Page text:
Molecular modeling annual

, Volume 5, Issue 10, pp 196–202

Novel Zinc Protein Molecular Dynamics Simulations: Steps Toward Antiangiogenesis for Cancer Treatment

  • Yuan-Ping Pang
Full Paper

DOI: 10.1007/s008940050119

Cite this article as:
Pang, YP. J Mol Model (1999) 5: 196. doi:10.1007/s008940050119


Angiogenesis is the formation of new blood vessels induced by tumors as a lifeline for oxygen and nutrients and as exits for spread of cancer cells. Blocking tumors′ blood supply could starve tumors thus saving cancer patients, and is termed antiangiogenesis. Matrix metalloproteinases (MMPs) are a class of proteins containing Zn2+ in the active site that cleave the constituents of the extracellular matrix and control angiogenesis. Selective inhibitors of MMPs therefore hold promise in antiangiogenesis for treating cancers, but development of such inhibitors is currently hampered by a paucity of effective computational methods for evaluating the intermolecular interactions between zinc and its coordinates and for performing nanosecond length molecular dynamics simulation of zinc proteins. Here I report an approach for simulating the four-coordinate zinc complex in proteins without use of covalent bonds or harmonic restraints applied to the zinc complex. This approach uses four cationic dummy atoms tetrahedrically placed around the zinc nucleus to mimic zinc′s 4s4p3 vacant orbitals that accommodate lone-pair electrons of the zinc coordinates thus imposing the orientational requirement for the zinc coordinates and simulating zinc′s propensity to a tetrahedral coordination geometry. It hence permits evaluating binding free energy of zinc coordinates and simulating the exchanges of zinc′s ambidentate coordinates in proteins, and is expected to expedite the search of effective angiogenesis inhibitors to combat cancers.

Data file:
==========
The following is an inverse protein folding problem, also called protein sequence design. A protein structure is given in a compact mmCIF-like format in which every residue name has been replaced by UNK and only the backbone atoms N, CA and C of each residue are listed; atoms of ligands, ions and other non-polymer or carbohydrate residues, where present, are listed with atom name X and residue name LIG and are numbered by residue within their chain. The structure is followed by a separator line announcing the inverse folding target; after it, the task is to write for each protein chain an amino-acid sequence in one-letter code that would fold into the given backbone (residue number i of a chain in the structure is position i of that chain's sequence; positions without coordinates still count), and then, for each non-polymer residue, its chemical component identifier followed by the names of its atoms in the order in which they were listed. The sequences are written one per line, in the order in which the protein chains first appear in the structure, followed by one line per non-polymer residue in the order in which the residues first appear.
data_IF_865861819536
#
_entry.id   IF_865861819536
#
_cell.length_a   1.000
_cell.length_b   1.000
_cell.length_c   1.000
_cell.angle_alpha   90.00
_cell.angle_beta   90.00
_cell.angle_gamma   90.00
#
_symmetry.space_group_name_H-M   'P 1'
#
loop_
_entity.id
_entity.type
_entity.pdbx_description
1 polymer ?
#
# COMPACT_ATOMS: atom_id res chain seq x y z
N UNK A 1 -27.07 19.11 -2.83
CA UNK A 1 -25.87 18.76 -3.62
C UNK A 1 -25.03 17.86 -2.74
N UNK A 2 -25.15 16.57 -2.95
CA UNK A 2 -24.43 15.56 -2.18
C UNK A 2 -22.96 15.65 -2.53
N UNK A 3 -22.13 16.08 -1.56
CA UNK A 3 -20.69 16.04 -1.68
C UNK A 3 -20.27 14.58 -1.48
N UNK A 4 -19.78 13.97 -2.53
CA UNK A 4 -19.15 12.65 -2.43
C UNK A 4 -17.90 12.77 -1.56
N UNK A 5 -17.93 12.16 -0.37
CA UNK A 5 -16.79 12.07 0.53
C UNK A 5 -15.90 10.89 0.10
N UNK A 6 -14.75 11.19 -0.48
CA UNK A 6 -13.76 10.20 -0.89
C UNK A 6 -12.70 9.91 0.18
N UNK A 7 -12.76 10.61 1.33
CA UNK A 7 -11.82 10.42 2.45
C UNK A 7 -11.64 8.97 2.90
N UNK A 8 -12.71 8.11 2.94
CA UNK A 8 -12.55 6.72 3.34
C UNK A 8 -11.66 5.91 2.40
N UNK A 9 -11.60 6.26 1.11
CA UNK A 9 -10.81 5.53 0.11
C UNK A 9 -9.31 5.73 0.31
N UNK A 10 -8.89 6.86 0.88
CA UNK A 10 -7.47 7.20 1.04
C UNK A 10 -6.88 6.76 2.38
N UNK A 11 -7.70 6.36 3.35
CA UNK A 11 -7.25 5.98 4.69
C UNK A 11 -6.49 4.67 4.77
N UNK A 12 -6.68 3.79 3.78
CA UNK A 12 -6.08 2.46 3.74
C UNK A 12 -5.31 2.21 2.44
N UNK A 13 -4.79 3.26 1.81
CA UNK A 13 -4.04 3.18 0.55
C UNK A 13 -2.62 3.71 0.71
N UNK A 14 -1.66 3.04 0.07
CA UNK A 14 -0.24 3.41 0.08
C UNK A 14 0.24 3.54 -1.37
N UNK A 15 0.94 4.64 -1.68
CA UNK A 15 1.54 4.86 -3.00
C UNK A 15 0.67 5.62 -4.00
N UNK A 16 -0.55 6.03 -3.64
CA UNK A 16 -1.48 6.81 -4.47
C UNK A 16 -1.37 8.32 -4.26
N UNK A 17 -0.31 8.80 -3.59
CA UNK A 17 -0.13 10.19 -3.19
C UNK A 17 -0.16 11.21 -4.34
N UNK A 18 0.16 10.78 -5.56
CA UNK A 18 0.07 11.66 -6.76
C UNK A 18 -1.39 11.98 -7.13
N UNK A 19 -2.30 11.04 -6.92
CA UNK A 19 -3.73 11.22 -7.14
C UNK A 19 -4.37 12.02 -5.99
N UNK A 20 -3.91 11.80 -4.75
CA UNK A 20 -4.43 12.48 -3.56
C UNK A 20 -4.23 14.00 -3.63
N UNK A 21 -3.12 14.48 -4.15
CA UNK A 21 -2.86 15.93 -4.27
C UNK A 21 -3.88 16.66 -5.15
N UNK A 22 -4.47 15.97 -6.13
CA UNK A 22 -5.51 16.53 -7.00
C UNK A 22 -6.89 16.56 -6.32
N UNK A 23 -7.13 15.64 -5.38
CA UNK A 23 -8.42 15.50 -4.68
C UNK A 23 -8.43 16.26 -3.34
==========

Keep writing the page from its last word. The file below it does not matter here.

Keywords Force field parametersEndostatinMatrix metalloproteinasesCarbonic anhydraseCarboxypeptidase A

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Copyright information

© Springer-Verlag Heidelberg 1999

Authors and Affiliations

  • Yuan-Ping Pang
    • 1
  1. 1.Mayo Clinic Cancer Center, Tumor Biology Program, Department of Pharmacology, Molecular Neuroscience Program Mayo Foundation for Medical Education and Research, 200 First Street SW, Rochester, MN 55905, USA. E-mail: pang@mayo.eduUS